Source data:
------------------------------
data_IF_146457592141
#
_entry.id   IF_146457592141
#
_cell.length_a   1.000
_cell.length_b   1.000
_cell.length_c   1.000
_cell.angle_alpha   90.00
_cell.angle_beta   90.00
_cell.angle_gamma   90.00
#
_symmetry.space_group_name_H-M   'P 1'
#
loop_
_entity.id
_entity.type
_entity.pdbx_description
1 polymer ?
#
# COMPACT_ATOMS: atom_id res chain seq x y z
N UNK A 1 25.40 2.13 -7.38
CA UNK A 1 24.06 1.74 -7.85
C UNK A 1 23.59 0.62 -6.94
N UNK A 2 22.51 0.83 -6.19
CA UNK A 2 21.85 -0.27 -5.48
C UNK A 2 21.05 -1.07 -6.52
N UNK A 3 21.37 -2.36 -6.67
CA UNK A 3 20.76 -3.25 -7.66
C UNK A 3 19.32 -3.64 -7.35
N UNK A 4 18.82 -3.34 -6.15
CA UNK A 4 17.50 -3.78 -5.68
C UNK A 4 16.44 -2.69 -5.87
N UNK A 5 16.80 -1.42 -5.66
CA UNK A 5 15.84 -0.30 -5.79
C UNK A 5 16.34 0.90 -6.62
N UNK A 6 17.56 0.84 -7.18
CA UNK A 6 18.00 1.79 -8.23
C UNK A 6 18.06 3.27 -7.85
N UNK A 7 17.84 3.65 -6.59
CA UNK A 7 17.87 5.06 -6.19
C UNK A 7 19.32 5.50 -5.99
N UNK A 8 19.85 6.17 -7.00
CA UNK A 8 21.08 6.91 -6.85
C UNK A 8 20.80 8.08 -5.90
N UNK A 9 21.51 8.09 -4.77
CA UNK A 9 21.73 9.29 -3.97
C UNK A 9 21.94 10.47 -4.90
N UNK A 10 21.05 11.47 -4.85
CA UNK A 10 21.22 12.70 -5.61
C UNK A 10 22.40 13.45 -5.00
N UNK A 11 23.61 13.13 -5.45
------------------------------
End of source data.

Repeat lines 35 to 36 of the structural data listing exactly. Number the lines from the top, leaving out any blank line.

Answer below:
C UNK A 5 16.34 0.90 -6.62
N UNK A 6 17.56 0.84 -7.18